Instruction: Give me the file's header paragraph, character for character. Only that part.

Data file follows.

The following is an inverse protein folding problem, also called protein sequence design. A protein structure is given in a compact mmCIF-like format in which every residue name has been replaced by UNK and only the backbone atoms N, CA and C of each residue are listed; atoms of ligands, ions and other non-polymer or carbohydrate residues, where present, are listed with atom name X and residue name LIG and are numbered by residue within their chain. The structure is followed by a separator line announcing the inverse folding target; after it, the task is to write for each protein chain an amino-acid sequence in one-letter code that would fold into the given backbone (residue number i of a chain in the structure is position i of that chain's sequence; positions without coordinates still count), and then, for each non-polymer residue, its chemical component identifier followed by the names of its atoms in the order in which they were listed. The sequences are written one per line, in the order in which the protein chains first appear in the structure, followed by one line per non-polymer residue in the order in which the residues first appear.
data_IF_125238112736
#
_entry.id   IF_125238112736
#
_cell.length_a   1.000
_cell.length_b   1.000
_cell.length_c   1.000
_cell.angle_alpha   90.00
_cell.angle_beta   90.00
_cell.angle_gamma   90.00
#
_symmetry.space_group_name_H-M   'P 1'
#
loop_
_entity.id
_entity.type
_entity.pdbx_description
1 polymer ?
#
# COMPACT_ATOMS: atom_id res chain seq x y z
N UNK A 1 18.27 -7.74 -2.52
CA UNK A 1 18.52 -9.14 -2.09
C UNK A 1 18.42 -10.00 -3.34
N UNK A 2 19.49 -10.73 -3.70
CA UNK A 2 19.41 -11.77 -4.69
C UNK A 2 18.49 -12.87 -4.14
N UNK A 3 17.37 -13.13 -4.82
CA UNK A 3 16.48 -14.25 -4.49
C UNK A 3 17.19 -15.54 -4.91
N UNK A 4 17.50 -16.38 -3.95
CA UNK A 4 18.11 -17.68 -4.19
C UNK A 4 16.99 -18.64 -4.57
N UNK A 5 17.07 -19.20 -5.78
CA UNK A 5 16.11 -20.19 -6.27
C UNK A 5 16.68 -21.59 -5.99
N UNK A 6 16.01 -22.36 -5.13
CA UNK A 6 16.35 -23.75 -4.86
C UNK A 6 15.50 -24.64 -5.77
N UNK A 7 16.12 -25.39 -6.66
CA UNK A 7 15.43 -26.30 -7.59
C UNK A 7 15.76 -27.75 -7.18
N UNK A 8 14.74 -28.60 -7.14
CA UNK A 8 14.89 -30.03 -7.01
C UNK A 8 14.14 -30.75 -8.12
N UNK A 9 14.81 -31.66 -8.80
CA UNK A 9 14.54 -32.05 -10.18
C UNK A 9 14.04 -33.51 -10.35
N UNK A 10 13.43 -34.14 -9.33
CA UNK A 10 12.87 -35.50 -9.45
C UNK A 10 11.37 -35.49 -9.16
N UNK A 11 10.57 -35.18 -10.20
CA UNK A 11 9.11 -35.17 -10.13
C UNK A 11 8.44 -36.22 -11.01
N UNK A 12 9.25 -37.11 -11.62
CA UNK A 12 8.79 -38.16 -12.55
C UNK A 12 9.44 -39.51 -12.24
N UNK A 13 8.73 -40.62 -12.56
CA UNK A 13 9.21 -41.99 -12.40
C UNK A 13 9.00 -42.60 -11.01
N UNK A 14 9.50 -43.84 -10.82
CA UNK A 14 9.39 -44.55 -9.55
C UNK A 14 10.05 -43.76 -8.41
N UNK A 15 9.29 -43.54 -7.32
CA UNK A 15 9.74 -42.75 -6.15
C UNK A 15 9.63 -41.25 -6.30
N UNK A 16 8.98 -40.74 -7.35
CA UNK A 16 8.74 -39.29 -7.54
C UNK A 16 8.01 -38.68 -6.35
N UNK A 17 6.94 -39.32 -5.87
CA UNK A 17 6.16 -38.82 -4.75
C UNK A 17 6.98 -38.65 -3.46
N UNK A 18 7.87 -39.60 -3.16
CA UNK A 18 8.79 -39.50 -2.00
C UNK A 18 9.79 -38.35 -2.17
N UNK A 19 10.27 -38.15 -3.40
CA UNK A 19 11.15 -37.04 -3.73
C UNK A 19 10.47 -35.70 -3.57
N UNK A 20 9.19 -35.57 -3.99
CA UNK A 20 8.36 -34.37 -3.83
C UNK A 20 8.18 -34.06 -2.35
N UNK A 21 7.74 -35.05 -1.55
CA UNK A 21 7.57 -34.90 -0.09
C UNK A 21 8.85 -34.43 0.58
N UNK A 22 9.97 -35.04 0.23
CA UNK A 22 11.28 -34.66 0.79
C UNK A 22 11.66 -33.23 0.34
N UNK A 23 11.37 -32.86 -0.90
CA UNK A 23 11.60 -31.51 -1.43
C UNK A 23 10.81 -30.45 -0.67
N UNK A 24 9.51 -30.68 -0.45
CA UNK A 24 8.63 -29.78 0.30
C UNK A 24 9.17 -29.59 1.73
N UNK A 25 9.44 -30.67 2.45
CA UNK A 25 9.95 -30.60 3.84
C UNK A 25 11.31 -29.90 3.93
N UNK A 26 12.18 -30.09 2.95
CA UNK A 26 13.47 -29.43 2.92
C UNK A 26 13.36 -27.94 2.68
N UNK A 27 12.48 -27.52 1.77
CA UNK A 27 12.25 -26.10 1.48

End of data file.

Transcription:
The following is an inverse protein folding problem, also called protein sequence design. A protein structure is given in a compact mmCIF-like format in which every residue name has been replaced by UNK and only the backbone atoms N, CA and C of each residue are listed; atoms of ligands, ions and other non-polymer or carbohydrate residues, where present, are listed with atom name X and residue name LIG and are numbered by residue within their chain. The structure is followed by a separator line announcing the inverse folding target; after it, the task is to write for each protein chain an amino-acid sequence in one-letter code that would fold into the given backbone (residue number i of a chain in the structure is position i of that chain's sequence; positions without coordinates still count), and then, for each non-polymer residue, its chemical component identifier followed by the names of its atoms in the order in which they were listed. The sequences are written one per line, in the order in which the protein chains first appear in the structure, followed by one line per non-polymer residue in the order in which the residues first appear.